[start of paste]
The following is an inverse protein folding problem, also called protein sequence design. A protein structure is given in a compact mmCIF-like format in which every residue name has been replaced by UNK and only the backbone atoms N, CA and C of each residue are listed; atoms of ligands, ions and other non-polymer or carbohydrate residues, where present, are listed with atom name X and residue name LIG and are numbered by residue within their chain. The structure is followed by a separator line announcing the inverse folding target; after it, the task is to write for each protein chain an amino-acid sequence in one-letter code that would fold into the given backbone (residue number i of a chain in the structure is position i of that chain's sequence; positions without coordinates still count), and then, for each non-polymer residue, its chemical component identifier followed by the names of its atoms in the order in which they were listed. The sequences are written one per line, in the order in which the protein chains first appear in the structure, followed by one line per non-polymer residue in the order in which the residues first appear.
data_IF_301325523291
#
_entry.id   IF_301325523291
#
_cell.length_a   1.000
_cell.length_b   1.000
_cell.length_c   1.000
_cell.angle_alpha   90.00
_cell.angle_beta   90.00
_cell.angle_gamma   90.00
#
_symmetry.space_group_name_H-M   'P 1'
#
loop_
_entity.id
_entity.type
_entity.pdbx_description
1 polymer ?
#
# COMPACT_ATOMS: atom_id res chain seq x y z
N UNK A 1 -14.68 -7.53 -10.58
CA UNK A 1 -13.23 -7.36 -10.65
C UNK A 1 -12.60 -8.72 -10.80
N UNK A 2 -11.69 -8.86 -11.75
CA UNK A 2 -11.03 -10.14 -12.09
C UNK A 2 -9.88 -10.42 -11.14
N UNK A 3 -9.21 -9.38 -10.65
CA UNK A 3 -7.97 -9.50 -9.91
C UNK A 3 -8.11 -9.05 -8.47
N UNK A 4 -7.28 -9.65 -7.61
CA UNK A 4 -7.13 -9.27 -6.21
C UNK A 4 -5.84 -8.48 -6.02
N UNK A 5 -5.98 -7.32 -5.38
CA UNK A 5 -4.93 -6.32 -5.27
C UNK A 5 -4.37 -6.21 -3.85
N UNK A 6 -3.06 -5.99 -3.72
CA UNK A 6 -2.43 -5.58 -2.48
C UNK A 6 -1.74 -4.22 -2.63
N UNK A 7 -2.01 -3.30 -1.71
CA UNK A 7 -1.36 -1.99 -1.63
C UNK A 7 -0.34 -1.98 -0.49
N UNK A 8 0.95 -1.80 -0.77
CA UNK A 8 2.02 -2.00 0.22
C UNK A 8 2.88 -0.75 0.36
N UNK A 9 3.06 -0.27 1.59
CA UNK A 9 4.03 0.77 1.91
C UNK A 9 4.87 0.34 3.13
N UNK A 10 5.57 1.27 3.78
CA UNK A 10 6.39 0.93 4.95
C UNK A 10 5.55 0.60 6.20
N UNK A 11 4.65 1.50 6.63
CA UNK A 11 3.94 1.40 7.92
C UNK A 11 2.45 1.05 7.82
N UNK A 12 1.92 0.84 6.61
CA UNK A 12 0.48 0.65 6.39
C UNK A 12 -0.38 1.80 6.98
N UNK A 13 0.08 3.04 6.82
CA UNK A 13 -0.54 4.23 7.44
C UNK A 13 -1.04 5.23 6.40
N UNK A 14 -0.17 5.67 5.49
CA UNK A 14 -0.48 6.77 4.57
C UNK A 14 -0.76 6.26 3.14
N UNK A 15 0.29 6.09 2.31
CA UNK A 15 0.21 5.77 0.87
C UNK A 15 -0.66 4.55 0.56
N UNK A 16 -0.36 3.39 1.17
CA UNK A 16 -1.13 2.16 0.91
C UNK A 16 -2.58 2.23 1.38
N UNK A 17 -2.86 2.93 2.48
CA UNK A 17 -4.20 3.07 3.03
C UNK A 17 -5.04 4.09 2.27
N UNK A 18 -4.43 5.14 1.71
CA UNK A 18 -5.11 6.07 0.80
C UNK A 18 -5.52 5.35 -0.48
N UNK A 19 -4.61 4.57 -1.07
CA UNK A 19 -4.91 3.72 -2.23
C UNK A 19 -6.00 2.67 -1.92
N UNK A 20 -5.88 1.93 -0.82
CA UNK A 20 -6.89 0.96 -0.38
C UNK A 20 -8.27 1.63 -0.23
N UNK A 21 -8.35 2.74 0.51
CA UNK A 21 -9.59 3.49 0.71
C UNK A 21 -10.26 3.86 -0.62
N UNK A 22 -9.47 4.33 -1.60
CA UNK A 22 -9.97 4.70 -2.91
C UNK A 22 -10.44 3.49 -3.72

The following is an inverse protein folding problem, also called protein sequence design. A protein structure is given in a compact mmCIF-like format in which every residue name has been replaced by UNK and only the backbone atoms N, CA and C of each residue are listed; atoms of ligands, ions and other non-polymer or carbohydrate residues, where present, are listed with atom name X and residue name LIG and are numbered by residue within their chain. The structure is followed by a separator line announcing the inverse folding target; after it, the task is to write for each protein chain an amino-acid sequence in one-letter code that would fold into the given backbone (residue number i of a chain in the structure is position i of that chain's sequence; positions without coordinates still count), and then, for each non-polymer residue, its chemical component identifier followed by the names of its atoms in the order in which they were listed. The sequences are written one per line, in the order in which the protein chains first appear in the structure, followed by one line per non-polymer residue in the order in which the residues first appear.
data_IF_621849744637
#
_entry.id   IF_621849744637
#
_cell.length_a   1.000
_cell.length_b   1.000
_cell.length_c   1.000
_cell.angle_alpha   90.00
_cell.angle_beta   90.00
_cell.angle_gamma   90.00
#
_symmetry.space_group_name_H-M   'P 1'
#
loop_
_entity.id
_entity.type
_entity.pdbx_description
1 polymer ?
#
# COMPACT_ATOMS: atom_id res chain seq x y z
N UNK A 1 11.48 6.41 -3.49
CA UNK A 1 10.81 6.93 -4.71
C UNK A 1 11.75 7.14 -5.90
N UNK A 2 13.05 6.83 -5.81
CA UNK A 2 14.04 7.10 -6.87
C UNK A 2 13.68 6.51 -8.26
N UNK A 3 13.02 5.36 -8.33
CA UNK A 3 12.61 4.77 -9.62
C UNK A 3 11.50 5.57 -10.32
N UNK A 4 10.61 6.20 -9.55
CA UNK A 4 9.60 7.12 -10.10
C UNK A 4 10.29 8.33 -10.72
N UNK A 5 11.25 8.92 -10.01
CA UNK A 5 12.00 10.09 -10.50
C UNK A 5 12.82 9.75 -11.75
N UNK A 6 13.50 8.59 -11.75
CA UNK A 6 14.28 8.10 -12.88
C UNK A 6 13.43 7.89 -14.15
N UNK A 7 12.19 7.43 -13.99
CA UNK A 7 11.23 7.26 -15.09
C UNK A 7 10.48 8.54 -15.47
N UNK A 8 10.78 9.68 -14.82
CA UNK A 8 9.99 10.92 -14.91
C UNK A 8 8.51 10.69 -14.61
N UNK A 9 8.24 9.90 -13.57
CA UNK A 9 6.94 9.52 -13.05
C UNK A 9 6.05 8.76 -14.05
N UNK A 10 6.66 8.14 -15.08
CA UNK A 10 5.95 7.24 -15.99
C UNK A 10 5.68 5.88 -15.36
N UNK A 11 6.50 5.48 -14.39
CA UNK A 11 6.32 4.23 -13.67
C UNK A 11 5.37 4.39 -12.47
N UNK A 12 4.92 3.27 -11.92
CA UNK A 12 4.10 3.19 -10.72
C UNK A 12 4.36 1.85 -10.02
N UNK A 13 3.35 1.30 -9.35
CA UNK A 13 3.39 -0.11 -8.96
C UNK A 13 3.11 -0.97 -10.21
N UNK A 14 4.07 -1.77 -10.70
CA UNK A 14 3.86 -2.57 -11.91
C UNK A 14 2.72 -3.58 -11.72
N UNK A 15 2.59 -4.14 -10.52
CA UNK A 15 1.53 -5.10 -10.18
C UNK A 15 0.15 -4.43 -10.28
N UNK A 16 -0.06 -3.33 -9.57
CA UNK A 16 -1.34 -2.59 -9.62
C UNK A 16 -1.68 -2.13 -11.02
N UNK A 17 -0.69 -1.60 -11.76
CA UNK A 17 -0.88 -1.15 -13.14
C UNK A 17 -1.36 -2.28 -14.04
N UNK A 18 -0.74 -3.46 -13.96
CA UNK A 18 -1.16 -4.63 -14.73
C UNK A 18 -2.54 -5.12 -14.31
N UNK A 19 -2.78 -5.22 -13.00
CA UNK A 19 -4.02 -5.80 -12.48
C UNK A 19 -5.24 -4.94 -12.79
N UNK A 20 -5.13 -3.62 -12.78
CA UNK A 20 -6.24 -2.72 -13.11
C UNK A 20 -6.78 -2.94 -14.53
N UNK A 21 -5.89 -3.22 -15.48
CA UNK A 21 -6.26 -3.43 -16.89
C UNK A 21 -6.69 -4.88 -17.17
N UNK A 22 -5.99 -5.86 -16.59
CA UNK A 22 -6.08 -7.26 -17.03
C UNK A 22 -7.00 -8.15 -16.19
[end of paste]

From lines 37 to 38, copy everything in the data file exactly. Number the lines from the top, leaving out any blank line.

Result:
N UNK A 6 -3.06 -5.99 -3.72
CA UNK A 6 -2.43 -5.58 -2.48